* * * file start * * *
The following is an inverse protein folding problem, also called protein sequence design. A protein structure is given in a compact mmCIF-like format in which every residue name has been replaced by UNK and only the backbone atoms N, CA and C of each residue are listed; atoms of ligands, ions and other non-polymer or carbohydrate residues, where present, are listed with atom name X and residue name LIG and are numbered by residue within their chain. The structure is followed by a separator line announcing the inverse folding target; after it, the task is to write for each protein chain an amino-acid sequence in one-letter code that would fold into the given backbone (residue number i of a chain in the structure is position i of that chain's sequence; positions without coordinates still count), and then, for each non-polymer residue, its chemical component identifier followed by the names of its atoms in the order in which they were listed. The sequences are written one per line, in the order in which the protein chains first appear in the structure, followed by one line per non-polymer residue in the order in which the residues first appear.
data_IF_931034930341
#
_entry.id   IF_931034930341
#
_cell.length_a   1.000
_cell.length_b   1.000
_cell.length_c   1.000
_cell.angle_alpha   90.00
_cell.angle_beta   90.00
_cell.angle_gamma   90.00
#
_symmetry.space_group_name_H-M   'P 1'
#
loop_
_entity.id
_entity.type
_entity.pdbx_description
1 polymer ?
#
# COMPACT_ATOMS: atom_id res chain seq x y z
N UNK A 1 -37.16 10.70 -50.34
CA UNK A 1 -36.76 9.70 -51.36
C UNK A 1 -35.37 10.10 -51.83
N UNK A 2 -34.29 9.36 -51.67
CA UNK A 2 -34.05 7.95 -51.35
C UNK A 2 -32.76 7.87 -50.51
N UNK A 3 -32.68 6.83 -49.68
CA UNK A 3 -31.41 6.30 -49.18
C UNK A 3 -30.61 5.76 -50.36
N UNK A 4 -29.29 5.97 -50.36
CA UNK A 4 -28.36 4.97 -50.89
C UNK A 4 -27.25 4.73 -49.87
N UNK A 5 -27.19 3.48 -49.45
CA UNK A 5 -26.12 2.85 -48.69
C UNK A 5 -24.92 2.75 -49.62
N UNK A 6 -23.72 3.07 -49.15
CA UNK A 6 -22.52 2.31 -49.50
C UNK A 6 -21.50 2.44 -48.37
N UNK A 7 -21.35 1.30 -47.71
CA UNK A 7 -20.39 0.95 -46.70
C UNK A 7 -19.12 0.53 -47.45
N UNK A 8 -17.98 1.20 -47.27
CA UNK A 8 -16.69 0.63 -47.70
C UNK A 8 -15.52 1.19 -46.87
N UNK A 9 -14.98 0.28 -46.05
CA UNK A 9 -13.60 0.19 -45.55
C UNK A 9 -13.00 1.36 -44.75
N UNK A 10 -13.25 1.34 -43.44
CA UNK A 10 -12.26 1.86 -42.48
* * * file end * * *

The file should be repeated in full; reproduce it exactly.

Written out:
The following is an inverse protein folding problem, also called protein sequence design. A protein structure is given in a compact mmCIF-like format in which every residue name has been replaced by UNK and only the backbone atoms N, CA and C of each residue are listed; atoms of ligands, ions and other non-polymer or carbohydrate residues, where present, are listed with atom name X and residue name LIG and are numbered by residue within their chain. The structure is followed by a separator line announcing the inverse folding target; after it, the task is to write for each protein chain an amino-acid sequence in one-letter code that would fold into the given backbone (residue number i of a chain in the structure is position i of that chain's sequence; positions without coordinates still count), and then, for each non-polymer residue, its chemical component identifier followed by the names of its atoms in the order in which they were listed. The sequences are written one per line, in the order in which the protein chains first appear in the structure, followed by one line per non-polymer residue in the order in which the residues first appear.
data_IF_931034930341
#
_entry.id   IF_931034930341
#
_cell.length_a   1.000
_cell.length_b   1.000
_cell.length_c   1.000
_cell.angle_alpha   90.00
_cell.angle_beta   90.00
_cell.angle_gamma   90.00
#
_symmetry.space_group_name_H-M   'P 1'
#
loop_
_entity.id
_entity.type
_entity.pdbx_description
1 polymer ?
#
# COMPACT_ATOMS: atom_id res chain seq x y z
N UNK A 1 -37.16 10.70 -50.34
CA UNK A 1 -36.76 9.70 -51.36
C UNK A 1 -35.37 10.10 -51.83
N UNK A 2 -34.29 9.36 -51.67
CA UNK A 2 -34.05 7.95 -51.35
C UNK A 2 -32.76 7.87 -50.51
N UNK A 3 -32.68 6.83 -49.68
CA UNK A 3 -31.41 6.30 -49.18
C UNK A 3 -30.61 5.76 -50.36
N UNK A 4 -29.29 5.97 -50.36
CA UNK A 4 -28.36 4.97 -50.89
C UNK A 4 -27.25 4.73 -49.87
N UNK A 5 -27.19 3.48 -49.45
CA UNK A 5 -26.12 2.85 -48.69
C UNK A 5 -24.92 2.75 -49.62
N UNK A 6 -23.72 3.07 -49.15
CA UNK A 6 -22.52 2.31 -49.50
C UNK A 6 -21.50 2.44 -48.37
N UNK A 7 -21.35 1.30 -47.71
CA UNK A 7 -20.39 0.95 -46.70
C UNK A 7 -19.12 0.53 -47.45
N UNK A 8 -17.98 1.20 -47.27
CA UNK A 8 -16.69 0.63 -47.70
C UNK A 8 -15.52 1.19 -46.87
N UNK A 9 -14.98 0.28 -46.05
CA UNK A 9 -13.60 0.19 -45.55
C UNK A 9 -13.00 1.36 -44.75
N UNK A 10 -13.25 1.34 -43.44
CA UNK A 10 -12.26 1.86 -42.48